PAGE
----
There are no blueprints for preventing or resolving violent conflicts around the globe. We are a world in transition, searching for new forms of political organization, as empires and nation-states become less relevant as well as lose legitimacy. We can view the European Union as an experiment in governance which has yet no name (it is neither a federal state nor a confederation of states) and whose outcome is in doubt. The early Church, as an egalitarian, multinational, socially inclusive ekklesia, in which the weakest members were to be the most honoured, stood as a radical antithesis to the politics of both empire and republic. But in the ensuing centuries it was quickly co-opted by  empires and republics, and even took on the characteristics of empire in many of its manifestations. If as Christians we are to contribute to the quest for a more just and peaceable world, can we proclaim the Good News of the Reign of God without a decisive repudiation of  all those forms of disunity, chauvinisms, fundamentalisms, greed and petty ‘empire-building’ that still distort the face of Christ in his Body, the Church? Isn’t this the challenge of integral mission today?

‘The role of the church in the transformation of society and its democratic reconstruction does not derive from any political power which it may have, but from the redemptive power of the Cross, the message of repentance, forgiveness, reparation and reconciliation.’ (Ramachandra, Vinoth, Global Conflict, Micah Network, September 2006)

No amounting of shouting about increasing overseas aid is going to make a real difference until a significant proportion of the voting population is prepared to live in a way that enables it to happen. (Quote from Anne Wilkinson Hayes, from David Coffey, Church and Community, Micah Network, September 2066)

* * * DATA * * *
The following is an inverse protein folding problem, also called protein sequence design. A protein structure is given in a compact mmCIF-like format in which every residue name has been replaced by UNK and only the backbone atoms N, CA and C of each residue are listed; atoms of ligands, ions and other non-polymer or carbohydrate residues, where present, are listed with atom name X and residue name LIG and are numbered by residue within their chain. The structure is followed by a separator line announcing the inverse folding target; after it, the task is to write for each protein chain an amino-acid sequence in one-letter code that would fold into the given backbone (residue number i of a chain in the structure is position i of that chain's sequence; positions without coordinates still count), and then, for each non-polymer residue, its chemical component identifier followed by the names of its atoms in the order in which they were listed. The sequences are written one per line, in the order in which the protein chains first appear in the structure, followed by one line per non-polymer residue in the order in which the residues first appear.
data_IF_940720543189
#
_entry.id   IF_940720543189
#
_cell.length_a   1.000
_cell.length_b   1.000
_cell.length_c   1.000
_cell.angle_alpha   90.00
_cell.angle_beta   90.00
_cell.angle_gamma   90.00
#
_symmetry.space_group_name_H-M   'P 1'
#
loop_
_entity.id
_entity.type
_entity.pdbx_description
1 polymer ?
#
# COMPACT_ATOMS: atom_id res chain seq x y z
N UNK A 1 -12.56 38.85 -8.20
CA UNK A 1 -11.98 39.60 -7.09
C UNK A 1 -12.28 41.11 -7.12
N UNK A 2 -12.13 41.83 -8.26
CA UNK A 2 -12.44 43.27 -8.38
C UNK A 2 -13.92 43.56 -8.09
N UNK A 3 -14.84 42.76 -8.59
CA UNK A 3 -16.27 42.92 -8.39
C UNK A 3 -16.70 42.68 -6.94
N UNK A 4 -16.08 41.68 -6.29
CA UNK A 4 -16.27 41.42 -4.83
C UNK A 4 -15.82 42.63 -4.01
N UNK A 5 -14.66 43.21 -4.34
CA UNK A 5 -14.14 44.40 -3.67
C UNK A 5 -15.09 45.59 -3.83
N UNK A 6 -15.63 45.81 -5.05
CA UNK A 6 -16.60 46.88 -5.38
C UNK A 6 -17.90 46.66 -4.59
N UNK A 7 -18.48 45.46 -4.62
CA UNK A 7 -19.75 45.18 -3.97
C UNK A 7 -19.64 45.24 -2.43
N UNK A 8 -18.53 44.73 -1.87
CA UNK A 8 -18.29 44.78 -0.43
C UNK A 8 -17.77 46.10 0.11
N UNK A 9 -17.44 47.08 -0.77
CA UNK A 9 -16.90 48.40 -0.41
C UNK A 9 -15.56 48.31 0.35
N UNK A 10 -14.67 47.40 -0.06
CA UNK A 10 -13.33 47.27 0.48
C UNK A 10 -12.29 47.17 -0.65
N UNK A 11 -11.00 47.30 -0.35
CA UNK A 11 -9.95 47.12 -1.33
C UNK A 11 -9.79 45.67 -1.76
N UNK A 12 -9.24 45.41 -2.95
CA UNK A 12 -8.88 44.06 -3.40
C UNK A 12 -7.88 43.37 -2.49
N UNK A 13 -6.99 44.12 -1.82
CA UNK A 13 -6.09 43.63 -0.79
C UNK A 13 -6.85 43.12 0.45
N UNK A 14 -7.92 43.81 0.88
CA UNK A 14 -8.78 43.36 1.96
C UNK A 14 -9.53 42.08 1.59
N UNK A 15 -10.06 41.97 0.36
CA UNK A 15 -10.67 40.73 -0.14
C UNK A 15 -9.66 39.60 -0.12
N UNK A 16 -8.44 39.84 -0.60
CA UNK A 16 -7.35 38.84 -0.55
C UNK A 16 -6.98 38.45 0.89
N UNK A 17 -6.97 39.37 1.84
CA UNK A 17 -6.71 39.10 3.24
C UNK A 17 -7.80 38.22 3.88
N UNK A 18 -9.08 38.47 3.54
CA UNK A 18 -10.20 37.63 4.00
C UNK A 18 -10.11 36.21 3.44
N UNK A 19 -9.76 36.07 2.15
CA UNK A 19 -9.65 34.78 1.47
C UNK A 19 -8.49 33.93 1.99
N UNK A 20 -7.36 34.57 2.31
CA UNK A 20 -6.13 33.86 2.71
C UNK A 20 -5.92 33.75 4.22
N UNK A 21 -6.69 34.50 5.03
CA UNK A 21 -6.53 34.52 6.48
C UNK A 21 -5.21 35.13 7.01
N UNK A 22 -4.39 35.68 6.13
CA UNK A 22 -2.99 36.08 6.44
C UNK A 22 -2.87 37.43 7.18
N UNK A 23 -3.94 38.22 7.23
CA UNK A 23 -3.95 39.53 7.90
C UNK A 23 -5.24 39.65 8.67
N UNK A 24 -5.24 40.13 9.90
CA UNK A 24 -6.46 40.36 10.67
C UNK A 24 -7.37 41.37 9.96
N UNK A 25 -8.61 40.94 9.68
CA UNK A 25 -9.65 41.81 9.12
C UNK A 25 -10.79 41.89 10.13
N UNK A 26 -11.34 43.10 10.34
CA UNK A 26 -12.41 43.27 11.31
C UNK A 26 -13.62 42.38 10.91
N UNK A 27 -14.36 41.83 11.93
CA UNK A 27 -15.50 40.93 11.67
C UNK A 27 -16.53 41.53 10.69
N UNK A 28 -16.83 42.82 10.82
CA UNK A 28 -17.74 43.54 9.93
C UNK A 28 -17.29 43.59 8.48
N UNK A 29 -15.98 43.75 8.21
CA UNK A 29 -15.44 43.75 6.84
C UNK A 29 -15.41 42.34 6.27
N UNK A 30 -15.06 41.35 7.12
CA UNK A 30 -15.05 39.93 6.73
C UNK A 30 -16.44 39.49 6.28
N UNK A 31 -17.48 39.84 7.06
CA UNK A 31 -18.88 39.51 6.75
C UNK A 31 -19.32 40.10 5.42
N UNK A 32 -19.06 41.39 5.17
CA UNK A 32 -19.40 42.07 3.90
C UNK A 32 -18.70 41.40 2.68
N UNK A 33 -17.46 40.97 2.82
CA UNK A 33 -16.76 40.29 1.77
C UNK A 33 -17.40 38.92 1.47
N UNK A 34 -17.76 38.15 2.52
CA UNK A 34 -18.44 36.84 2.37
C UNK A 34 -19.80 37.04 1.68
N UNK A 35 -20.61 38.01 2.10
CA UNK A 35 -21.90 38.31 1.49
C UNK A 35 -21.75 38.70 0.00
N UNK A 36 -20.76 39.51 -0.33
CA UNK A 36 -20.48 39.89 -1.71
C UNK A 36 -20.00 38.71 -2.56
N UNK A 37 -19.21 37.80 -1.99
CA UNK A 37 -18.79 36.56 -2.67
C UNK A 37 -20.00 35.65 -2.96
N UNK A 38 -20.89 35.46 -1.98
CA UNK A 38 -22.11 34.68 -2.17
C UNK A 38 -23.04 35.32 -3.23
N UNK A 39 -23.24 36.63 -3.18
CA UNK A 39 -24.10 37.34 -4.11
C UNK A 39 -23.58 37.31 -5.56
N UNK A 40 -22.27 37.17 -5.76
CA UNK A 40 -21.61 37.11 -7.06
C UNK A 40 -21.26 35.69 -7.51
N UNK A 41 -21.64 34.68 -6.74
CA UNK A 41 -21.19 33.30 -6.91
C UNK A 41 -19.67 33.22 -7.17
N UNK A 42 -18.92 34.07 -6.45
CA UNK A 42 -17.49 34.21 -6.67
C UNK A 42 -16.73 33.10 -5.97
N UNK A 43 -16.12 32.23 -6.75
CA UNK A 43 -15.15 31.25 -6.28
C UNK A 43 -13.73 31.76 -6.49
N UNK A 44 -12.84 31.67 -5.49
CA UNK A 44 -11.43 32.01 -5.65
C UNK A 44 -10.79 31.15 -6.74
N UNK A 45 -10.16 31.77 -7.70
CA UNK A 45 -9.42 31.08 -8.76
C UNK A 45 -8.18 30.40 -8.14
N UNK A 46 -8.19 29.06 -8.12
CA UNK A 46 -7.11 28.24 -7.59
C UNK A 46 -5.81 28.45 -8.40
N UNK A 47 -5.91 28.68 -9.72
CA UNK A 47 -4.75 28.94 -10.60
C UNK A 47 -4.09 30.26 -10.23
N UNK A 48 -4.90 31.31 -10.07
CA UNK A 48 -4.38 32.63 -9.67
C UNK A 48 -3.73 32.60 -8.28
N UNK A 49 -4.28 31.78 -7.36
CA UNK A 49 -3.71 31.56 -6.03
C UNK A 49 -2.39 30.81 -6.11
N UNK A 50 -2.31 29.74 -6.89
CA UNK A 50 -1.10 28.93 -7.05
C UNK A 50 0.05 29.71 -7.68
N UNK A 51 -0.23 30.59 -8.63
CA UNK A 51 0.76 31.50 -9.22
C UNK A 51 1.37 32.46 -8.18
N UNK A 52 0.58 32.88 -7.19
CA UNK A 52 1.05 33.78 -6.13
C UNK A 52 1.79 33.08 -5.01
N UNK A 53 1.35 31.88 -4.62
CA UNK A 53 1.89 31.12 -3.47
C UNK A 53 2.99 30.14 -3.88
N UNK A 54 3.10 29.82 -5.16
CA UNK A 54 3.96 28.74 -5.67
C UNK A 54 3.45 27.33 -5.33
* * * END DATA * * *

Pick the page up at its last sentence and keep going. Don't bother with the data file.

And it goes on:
One of the most urgent questions for the church worldwide is ‘How do we produce these kind of disciples of Jesus. William Abraham says the ministry of making disciples is not just a moral imperative it’s a missionary imperative. We need followers of Jesus Christ trained in the principles of discipleship who work as agents of transformation for the Gospel. (extracts from David Coffey, Church and Community, Micah Network, September 2006 – italics added.)

Papers:

- Global Conflict – Vinoth Ramachandra

- Integral Mission and Violent Conflict: Journey toward Shalom – Deborah Storie

- Peace and Reconciliation – Alexis Bilindabagabo

- Religion and Conflict – Chris Marshall

- Church and Community – David Coffey

2009: Limuru, Kenya (4th)

Theme: Creation, Stewardship and Climate Change

Challenges:

We repent of our self-serving theology of creation, and our complicity in unjust local and global economic relationships. We repent of those aspects of our individual and corporate life styles that harm creation, and of our lack of political action. We must radically change our lives in response to God’s indignation and sorrow for His creation’s agony.

Before God we commit ourselves, and call on the whole family of faith, to bear witness to God’s redemptive purpose for all creation. We will seek appropriate ways to restore and build just relationships among human beings and with the rest of creation.  We will strive to live sustainably, rejecting consumerism and the resulting exploitation. We will teach and model care of creation and integral mission. We will intercede before God for those most affected by environmental degradation and climate change, and will act with justice and mercy among, with and on behalf of them. (Extract Declaration on Creation Stewardship and Climate Change)

Outcomes:

1. Declaration on Creation, Stewardship and Climate Change, July 2009

2. Statement to World Leaders: Our Expectations for Copenhagen (UN General Assembly on Climate which took place September 2009)

 

2012: Thun, Switzerland (5th)

Theme: Integral Mission and the Community: local church, local change global impact

Watch this space